Now, one of the last things that we saw from season one was the cut scene of Mirror Georgiou being approached by a member of Section 31. It teased that the alternative version of the Shenzhou captain was likely to return and here (0.51 seconds in) she indeed does. Georgiou is in hiding or undercover, shifting her image from an alien to the visage of Michelle Yeoh - and that hint of Section 31 is back with (shocker) an insert of Yeoh holding the black badge - pay off - as well as her turning up, fully leather clad and honing her inner Intendant with Pike and Burnham on the Discovery.

Interspersed with the new clips we have more of the flying pods, more spacesuit walking thrugh alien ruins as well as that haz-mat style tunnel being led by some forms of aerial drones but it just gets better with two other things.

One is the shot of the Klingon D7 cruiser on a lovely green schematic for just a moment and the second is the return of the Klingons. 

Since Georgiou was last located on Quo'noS it makes perfect sense that we would end up back there. In a shot I spotted of Jonathan Frakes directing one of his two instalments this season, Shazad Latif was in shot which confirms his return to the show and here we know that L'Rell will also be back - but there are other Klingons in the mix too.

Suiting up and now with added hair it might seem from what we see in this trailer and it's incredible to think that adding just that one thing makes them look a lot closer to the image we have that was first introduced in The Motion Picture.

Making another first appearance in the Discovery era is Rebecca Romjin in command colours as Number One. A role filled originally by Majel Barrett-Roddenberry for The Cage, Romjin only gets a brief introduction on screen here but I am really intrigued as to how they will bring her into the story and for how long since we only see her in the Enterprise yellow.

So next question - what the hell is Stamets pulling out of Tilly with that giant gun thing? Is it related to the spot of liquid that fell on her in the closing scenes of season one? Will it all link back? Does it have any relevance to that mighty machine that the crew are standing around on a planet surface? Is that in turn linked to the Red Angel? 

Lots of questions raised in these two minutes and some only very briefly dabbed at with a few key shots. In fact the remaining minute of the tease is made up of more explosions and chasing through asteroid fields in the Discovery pods before the final big kick which is the reveal of an (shock horror gasp) unshaven Spock being awoken.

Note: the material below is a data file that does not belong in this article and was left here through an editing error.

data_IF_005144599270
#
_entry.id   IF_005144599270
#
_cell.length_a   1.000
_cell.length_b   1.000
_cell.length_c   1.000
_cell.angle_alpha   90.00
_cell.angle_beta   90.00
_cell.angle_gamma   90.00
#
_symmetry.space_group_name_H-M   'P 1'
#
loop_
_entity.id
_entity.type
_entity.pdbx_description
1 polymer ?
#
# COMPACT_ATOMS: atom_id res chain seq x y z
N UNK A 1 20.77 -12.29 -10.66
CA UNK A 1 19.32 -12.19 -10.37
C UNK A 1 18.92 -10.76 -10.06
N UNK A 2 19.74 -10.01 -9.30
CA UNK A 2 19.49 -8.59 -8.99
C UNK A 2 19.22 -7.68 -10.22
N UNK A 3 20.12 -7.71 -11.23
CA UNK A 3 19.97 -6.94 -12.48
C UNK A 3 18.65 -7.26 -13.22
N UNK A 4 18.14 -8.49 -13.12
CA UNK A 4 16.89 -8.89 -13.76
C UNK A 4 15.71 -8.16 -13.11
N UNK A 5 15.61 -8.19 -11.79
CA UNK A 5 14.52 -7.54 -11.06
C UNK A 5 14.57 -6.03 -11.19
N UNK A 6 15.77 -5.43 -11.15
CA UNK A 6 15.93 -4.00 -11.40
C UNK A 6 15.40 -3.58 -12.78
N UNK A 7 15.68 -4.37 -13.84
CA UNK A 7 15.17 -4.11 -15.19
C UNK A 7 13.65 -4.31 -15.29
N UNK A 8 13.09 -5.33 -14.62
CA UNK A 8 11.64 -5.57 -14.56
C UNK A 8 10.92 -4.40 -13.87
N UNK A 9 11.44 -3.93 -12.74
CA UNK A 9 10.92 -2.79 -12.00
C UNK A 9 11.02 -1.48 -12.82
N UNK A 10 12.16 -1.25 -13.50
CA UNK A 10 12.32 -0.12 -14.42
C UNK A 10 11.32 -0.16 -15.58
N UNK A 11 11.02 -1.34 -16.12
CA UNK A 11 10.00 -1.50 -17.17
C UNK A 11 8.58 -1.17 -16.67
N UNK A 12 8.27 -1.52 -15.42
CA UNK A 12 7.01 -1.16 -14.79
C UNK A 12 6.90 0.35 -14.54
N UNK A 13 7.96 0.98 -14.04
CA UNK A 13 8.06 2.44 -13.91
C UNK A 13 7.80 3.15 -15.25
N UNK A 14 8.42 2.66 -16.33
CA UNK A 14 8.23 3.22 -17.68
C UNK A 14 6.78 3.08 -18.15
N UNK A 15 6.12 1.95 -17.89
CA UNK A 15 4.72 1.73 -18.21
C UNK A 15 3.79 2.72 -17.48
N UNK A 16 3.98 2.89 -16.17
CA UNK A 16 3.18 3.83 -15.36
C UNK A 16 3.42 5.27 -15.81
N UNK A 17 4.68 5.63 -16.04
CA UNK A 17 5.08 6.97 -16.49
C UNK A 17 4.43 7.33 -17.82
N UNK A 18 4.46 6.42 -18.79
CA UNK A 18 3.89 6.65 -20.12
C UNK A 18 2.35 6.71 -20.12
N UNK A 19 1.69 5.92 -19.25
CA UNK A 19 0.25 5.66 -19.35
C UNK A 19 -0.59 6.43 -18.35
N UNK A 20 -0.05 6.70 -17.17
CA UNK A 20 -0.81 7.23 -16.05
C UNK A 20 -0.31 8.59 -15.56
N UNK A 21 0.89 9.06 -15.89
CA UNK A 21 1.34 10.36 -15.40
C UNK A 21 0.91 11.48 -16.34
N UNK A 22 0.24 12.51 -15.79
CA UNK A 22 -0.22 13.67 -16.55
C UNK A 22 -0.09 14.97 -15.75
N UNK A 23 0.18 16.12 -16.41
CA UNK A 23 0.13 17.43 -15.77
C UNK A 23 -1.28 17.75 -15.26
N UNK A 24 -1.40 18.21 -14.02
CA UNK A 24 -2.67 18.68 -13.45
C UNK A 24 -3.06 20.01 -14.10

It's fair to say that fandom went into a bit of meltdown over this but really?! It's 2018 and we have to move on. Discovery is always going to be different...production values...scripting...look....smell...can we not just accept that it's not 1966 anymore?

Ethan Peck is going to be playing one of the youngest versions of Spock ever seen and who is to say what he's been going through and what's been happening since this an unknown portion of his life. This Spock is a junior officer, inexperienced and just beginning to make his mark. We'll almost certainly see quite a different Vulcan to that as portrayed by Nimoy or even Zachary Quinto.

In the trailer Spock is being transferred to a medical unit (to or from?) and being awoken from his sleep - but to what and for why is this all happening? For me the trailer only really throws up some big questions two or three times and relies on a lot of footage that must be from the first couple of shows.

Only the Red Angel suggests the link for the season that will draw the characters together - but what's it all about...?

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Friday, 28 September 2018

Short Treks - But Not For the UK?

So how are the fans in the UK going to get their next fix of Discovery?

News from the CBS fold is that the four 15 minute “Short Treks” will not be landing on Netflix leaving followers of the show to miss out on these tasters to keep us engaged until season two drops in 2019.

Focusing on Tilly, Saru, Mudd and Craft, the four bite size instalments will be released once a month giving new insights into each character. 

Now whether or not these four pieces will dovetail into the second season I don’t know but if they do and Netflix isn’t going to carry them then that means the UK - and potentially every territory outside the US - won’t be getting the full Discovery experience. 

Starting just next week we will have Runaway featuring Tilly encountering a mysterious visitor on the Discovery. The trailer released today seems to show a cloaked alien female character trashing the mess hall while Tilly ducks for cover with some sort of red goop also involved. The brief 26 seconds of footage doesn't give much to go on apart from the mess hall carnage but at least it means this isn't just a big media conspiracy and it's really going to land....!